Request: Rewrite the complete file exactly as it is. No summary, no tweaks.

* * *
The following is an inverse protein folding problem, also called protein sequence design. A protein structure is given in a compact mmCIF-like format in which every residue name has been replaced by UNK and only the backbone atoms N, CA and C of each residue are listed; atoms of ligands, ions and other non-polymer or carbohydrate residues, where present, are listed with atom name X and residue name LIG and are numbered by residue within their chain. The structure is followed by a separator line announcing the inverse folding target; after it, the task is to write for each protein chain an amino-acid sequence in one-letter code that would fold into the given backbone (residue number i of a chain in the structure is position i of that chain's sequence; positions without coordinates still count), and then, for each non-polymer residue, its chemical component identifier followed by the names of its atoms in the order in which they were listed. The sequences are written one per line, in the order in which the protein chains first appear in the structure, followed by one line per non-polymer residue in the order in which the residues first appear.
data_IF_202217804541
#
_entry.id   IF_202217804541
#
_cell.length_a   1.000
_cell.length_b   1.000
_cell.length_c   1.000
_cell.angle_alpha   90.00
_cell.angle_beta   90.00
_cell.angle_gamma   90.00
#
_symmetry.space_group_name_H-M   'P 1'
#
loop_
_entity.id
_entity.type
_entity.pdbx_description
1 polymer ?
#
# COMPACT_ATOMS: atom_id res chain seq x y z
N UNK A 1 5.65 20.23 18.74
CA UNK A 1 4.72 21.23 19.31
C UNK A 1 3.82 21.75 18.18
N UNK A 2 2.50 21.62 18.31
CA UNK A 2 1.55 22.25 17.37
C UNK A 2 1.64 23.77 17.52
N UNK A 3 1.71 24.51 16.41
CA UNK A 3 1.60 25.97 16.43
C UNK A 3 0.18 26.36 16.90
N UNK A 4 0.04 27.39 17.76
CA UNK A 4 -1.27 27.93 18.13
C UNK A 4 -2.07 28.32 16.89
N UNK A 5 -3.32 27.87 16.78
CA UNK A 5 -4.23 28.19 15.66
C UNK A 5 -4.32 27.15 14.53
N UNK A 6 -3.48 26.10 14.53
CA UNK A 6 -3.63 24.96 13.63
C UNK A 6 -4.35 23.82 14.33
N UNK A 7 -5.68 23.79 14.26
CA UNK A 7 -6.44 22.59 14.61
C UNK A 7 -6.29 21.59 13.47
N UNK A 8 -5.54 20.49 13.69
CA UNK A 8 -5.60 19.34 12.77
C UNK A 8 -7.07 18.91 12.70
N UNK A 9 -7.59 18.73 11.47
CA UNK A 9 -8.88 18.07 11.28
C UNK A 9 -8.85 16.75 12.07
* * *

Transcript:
The following is an inverse protein folding problem, also called protein sequence design. A protein structure is given in a compact mmCIF-like format in which every residue name has been replaced by UNK and only the backbone atoms N, CA and C of each residue are listed; atoms of ligands, ions and other non-polymer or carbohydrate residues, where present, are listed with atom name X and residue name LIG and are numbered by residue within their chain. The structure is followed by a separator line announcing the inverse folding target; after it, the task is to write for each protein chain an amino-acid sequence in one-letter code that would fold into the given backbone (residue number i of a chain in the structure is position i of that chain's sequence; positions without coordinates still count), and then, for each non-polymer residue, its chemical component identifier followed by the names of its atoms in the order in which they were listed. The sequences are written one per line, in the order in which the protein chains first appear in the structure, followed by one line per non-polymer residue in the order in which the residues first appear.
data_IF_202217804541
#
_entry.id   IF_202217804541
#
_cell.length_a   1.000
_cell.length_b   1.000
_cell.length_c   1.000
_cell.angle_alpha   90.00
_cell.angle_beta   90.00
_cell.angle_gamma   90.00
#
_symmetry.space_group_name_H-M   'P 1'
#
loop_
_entity.id
_entity.type
_entity.pdbx_description
1 polymer ?
#
# COMPACT_ATOMS: atom_id res chain seq x y z
N UNK A 1 5.65 20.23 18.74
CA UNK A 1 4.72 21.23 19.31
C UNK A 1 3.82 21.75 18.18
N UNK A 2 2.50 21.62 18.31
CA UNK A 2 1.55 22.25 17.37
C UNK A 2 1.64 23.77 17.52
N UNK A 3 1.71 24.51 16.41
CA UNK A 3 1.60 25.97 16.43
C UNK A 3 0.18 26.36 16.90
N UNK A 4 0.04 27.39 17.76
CA UNK A 4 -1.27 27.93 18.13
C UNK A 4 -2.07 28.32 16.89
N UNK A 5 -3.32 27.87 16.78
CA UNK A 5 -4.23 28.19 15.66
C UNK A 5 -4.32 27.15 14.53
N UNK A 6 -3.48 26.10 14.53
CA UNK A 6 -3.63 24.96 13.63
C UNK A 6 -4.35 23.82 14.33
N UNK A 7 -5.68 23.79 14.26
CA UNK A 7 -6.44 22.59 14.61
C UNK A 7 -6.29 21.59 13.47
N UNK A 8 -5.54 20.49 13.69
CA UNK A 8 -5.60 19.34 12.77
C UNK A 8 -7.07 18.91 12.70
N UNK A 9 -7.59 18.73 11.47
CA UNK A 9 -8.88 18.07 11.28
C UNK A 9 -8.85 16.75 12.07